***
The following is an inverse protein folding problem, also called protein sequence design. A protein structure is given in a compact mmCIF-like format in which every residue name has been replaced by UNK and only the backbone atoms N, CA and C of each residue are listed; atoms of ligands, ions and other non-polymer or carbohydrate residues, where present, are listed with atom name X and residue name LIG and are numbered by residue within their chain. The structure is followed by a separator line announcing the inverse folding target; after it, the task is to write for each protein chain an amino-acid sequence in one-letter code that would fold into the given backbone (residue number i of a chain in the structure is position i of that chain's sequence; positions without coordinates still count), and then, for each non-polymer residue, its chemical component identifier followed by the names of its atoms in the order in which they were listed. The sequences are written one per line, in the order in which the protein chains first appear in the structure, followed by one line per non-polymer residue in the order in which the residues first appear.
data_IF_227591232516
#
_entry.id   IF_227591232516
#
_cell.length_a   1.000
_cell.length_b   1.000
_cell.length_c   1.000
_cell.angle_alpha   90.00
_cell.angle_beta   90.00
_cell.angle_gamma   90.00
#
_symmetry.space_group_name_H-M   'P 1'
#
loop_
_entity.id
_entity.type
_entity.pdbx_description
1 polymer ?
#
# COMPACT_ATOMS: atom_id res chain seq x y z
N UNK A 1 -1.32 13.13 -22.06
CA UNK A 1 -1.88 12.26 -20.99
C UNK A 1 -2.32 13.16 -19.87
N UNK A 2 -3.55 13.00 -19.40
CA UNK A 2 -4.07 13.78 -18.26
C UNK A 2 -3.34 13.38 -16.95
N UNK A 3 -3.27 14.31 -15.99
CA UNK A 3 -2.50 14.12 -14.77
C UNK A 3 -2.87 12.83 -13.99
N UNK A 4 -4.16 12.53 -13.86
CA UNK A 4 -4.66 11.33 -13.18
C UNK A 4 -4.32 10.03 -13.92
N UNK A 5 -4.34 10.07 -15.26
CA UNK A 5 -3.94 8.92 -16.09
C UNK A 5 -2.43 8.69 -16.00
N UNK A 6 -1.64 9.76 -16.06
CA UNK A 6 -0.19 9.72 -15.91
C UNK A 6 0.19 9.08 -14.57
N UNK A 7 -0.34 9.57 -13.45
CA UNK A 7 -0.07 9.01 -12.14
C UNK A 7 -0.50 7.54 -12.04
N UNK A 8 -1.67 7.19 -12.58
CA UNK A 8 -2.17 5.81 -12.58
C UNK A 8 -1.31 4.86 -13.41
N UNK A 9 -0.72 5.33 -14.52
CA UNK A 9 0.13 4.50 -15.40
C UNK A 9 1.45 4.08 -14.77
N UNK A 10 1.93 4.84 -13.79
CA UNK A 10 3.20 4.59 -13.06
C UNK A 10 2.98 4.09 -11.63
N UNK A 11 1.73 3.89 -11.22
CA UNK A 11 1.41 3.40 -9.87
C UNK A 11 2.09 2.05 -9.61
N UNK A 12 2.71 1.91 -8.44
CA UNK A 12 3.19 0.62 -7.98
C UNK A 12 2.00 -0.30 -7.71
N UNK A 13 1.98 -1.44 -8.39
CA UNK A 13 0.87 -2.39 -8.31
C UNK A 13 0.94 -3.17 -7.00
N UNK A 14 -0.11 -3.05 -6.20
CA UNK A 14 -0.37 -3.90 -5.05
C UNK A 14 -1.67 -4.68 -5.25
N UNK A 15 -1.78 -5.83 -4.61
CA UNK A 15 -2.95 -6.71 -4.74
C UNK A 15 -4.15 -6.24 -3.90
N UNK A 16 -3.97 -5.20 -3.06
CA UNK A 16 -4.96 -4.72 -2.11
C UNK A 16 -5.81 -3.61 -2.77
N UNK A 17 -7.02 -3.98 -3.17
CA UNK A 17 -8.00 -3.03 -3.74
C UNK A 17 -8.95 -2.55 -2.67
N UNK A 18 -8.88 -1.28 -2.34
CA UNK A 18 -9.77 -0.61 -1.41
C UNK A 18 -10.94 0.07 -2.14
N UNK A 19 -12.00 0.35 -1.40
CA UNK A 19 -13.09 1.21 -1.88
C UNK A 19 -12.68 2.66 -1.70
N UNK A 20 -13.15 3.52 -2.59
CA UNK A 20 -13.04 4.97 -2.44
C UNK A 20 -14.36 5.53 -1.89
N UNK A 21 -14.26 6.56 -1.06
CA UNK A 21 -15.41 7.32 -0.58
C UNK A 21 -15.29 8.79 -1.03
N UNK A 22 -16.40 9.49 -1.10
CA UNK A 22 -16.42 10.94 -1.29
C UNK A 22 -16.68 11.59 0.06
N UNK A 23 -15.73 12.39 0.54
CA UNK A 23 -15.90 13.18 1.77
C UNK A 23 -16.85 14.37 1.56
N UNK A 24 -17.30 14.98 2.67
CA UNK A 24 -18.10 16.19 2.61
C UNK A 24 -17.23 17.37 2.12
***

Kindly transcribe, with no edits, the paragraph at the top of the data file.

The following is an inverse protein folding problem, also called protein sequence design. A protein structure is given in a compact mmCIF-like format in which every residue name has been replaced by UNK and only the backbone atoms N, CA and C of each residue are listed; atoms of ligands, ions and other non-polymer or carbohydrate residues, where present, are listed with atom name X and residue name LIG and are numbered by residue within their chain. The structure is followed by a separator line announcing the inverse folding target; after it, the task is to write for each protein chain an amino-acid sequence in one-letter code that would fold into the given backbone (residue number i of a chain in the structure is position i of that chain's sequence; positions without coordinates still count), and then, for each non-polymer residue, its chemical component identifier followed by the names of its atoms in the order in which they were listed. The sequences are written one per line, in the order in which the protein chains first appear in the structure, followed by one line per non-polymer residue in the order in which the residues first appear.